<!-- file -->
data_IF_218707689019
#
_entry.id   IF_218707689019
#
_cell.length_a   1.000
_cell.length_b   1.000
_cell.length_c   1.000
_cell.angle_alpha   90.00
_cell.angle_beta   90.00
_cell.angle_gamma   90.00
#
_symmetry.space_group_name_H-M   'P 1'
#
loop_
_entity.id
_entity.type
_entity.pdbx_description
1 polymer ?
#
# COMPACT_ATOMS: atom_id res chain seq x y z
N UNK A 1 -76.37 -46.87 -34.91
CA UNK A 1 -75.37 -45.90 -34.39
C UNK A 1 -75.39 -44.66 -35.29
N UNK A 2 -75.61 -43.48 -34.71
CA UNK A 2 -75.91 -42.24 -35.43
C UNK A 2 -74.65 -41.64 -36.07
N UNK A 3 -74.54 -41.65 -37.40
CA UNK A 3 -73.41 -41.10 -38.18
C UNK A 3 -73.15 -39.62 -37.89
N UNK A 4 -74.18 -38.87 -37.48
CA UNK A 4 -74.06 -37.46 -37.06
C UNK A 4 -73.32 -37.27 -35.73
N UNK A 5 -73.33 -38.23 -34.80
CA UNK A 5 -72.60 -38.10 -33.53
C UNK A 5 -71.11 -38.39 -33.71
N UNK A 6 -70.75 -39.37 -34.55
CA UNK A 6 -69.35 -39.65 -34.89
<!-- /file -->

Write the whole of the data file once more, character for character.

data_IF_218707689019
#
_entry.id   IF_218707689019
#
_cell.length_a   1.000
_cell.length_b   1.000
_cell.length_c   1.000
_cell.angle_alpha   90.00
_cell.angle_beta   90.00
_cell.angle_gamma   90.00
#
_symmetry.space_group_name_H-M   'P 1'
#
loop_
_entity.id
_entity.type
_entity.pdbx_description
1 polymer ?
#
# COMPACT_ATOMS: atom_id res chain seq x y z
N UNK A 1 -76.37 -46.87 -34.91
CA UNK A 1 -75.37 -45.90 -34.39
C UNK A 1 -75.39 -44.66 -35.29
N UNK A 2 -75.61 -43.48 -34.71
CA UNK A 2 -75.91 -42.24 -35.43
C UNK A 2 -74.65 -41.64 -36.07
N UNK A 3 -74.54 -41.65 -37.40
CA UNK A 3 -73.41 -41.10 -38.18
C UNK A 3 -73.15 -39.62 -37.89
N UNK A 4 -74.18 -38.87 -37.48
CA UNK A 4 -74.06 -37.46 -37.06
C UNK A 4 -73.32 -37.27 -35.73
N UNK A 5 -73.33 -38.23 -34.80
CA UNK A 5 -72.60 -38.10 -33.53
C UNK A 5 -71.11 -38.39 -33.71
N UNK A 6 -70.75 -39.37 -34.55
CA UNK A 6 -69.35 -39.65 -34.89